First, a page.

Kagiso Tiso buys stake in Nigeria healthcare firm Me Cure Healthcare
INVESTMENT company Kagiso Tiso Holdings (KTH) has acquired an interest of about 30% in Nigerian healthcare company Me Cure Healthcare as the group increases its presence in west Africa.
The deal, which comes hardly a month after the firm invested R1bn in facilities management firm Servest, is part of a strategy to expand its presence in the rest of Africa and grow into a pan-African investment company.
The acquisition of Nigeria’s Me Cure for an undisclosed amount is KTH’s second transaction in West Africa after the group bought Ghana’s Fidelity Bank last year.
Me Cure, among other things, provides preventive care and offers diagnostic services in dental and eye care. It is also expanding into oncology.
“This is very much a growth play. It adds to our pan-African exposure,” KTH chief investment officer Jacob Hinson said.
Me Cure chairman Samir Udani said the capital from KTH would be used to expand the company.
“We believe that we share a similar value system and were impressed with their proactive approach, the speed of their decision-making and the value we believe they can bring.”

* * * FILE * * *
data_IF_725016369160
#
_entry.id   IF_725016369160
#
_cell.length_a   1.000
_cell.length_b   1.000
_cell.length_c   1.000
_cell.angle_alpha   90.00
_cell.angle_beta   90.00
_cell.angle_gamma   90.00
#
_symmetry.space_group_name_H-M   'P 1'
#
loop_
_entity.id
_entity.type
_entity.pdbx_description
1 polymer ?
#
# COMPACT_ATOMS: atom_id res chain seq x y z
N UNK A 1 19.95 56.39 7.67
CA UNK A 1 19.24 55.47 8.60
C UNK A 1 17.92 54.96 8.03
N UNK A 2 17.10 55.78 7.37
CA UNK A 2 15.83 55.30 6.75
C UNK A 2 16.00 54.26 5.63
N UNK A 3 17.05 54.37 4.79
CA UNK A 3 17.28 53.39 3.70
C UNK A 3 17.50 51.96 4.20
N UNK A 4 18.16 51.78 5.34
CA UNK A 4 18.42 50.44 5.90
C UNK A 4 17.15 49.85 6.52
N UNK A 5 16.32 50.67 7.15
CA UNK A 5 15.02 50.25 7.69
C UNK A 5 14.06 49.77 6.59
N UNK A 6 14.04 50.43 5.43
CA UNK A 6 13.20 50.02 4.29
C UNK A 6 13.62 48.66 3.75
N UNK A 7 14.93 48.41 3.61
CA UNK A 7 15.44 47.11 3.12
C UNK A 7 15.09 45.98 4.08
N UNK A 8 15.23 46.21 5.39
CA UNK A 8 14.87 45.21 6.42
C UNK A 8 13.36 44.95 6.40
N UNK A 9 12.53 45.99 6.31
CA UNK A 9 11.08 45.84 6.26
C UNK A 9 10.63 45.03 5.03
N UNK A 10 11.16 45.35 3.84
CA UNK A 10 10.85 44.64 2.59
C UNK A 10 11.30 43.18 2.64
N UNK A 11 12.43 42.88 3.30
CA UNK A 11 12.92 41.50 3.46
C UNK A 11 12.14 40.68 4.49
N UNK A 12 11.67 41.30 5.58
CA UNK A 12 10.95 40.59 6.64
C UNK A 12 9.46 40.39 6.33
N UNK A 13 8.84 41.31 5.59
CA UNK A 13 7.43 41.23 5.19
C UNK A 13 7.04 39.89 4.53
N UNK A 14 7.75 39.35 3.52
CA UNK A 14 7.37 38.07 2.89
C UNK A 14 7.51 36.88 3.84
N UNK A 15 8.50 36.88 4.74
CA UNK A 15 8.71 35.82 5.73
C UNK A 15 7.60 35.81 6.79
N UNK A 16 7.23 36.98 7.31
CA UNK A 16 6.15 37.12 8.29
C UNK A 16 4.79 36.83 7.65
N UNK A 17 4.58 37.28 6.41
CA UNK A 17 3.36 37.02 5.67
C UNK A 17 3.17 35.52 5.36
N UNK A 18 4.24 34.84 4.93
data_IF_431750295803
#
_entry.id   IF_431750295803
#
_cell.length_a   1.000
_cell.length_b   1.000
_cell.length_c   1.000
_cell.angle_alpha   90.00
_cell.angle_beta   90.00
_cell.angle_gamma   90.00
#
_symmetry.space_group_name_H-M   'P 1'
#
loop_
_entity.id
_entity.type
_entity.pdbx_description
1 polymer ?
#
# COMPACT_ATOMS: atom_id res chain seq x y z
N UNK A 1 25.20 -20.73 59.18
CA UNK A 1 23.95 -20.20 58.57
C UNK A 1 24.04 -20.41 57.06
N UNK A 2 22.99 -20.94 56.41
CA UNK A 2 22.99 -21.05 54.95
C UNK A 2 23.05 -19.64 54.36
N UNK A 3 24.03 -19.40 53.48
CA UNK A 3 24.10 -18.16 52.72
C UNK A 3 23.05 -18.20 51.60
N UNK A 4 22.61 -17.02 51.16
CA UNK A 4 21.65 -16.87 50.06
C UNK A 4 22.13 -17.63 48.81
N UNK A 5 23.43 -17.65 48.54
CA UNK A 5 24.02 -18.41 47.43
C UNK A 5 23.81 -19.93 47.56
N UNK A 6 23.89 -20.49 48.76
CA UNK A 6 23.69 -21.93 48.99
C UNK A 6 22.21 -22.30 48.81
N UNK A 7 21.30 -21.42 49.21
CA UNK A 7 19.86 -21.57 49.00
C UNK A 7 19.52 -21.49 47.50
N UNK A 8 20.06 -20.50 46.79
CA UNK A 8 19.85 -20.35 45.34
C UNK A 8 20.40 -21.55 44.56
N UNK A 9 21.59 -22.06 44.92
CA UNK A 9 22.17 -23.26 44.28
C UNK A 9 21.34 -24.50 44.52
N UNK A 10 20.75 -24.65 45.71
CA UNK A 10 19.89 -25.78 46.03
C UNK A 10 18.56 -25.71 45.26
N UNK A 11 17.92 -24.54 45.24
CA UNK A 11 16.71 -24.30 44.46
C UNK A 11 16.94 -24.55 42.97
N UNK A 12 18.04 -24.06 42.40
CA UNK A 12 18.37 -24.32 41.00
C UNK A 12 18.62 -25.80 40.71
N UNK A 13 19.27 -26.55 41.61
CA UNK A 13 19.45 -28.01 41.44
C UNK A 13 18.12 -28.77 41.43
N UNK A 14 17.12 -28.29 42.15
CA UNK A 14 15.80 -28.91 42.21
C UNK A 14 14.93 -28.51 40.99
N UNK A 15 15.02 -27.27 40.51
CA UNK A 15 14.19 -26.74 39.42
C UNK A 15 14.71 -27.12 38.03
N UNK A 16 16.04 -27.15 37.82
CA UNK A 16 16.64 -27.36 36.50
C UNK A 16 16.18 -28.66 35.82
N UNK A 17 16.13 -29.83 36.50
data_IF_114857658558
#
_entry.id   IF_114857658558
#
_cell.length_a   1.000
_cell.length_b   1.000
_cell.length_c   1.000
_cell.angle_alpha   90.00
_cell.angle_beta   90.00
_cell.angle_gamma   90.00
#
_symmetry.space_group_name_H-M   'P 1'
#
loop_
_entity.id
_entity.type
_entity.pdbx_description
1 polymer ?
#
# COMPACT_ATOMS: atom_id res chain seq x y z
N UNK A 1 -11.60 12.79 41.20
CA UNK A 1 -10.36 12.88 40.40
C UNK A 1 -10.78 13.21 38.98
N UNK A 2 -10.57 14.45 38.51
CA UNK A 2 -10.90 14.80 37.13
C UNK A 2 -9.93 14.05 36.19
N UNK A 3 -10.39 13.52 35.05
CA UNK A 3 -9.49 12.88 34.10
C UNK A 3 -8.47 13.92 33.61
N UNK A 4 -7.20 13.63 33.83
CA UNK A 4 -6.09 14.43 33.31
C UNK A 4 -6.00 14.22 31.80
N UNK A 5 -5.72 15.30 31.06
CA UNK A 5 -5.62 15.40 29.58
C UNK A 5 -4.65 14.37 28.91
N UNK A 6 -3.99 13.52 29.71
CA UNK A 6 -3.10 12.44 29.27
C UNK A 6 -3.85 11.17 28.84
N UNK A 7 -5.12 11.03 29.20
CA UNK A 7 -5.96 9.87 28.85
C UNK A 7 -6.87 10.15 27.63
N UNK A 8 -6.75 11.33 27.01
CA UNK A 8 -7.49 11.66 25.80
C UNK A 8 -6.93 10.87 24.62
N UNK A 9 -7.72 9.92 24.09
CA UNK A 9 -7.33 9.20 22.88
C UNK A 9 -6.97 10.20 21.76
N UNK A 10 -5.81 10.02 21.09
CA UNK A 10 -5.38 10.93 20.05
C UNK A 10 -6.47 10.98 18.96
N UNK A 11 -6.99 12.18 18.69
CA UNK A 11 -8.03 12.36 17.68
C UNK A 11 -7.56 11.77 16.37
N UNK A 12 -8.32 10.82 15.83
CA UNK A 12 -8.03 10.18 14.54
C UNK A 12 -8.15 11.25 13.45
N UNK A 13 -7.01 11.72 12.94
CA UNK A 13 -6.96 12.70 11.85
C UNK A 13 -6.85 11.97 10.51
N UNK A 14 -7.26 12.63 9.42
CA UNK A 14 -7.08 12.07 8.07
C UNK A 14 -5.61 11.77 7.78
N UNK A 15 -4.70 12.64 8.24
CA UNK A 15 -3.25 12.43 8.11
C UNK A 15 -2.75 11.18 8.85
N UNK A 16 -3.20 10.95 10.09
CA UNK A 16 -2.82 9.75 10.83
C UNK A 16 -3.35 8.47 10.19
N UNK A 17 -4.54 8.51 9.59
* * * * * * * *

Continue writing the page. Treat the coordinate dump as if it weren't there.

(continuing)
Aliya Shariff, director of investments at KTH, said that more deals from the rest of Africa were expected to follow, however not as quickly as the Servest and Me Cure transactions.
“We will certainly continue. We are seeing a lot in Nigeria and spending a lot of time in east Africa.”
Mr Hinson said that KTH was aggressively looking for assets in the food and beverage space in SA and the rest of the continent.
The company, which was born of the merger of Kagiso Trust Investments and Tiso Group in 2011, said it was confident it would have enough cash for future deals.
KTH can still tap into a war chest with more than R1bn in debt capacity if another deal opportunity comes earlier than expected.
The firm expects to reduce the number of its investments from more than 20 to the mid-teens in the next 18 months.
This should help it unlock more capital to acquire shares in companies where it will be more influential or hold controlling interests.
KTH, which has an asset base in excess of R15bn, counts among its investments Kagiso Media, Kagiso Asset Management, financial services company MMI and Actom, a provider, repairer and distributor of electro-mechanical equipment. Source: BD Live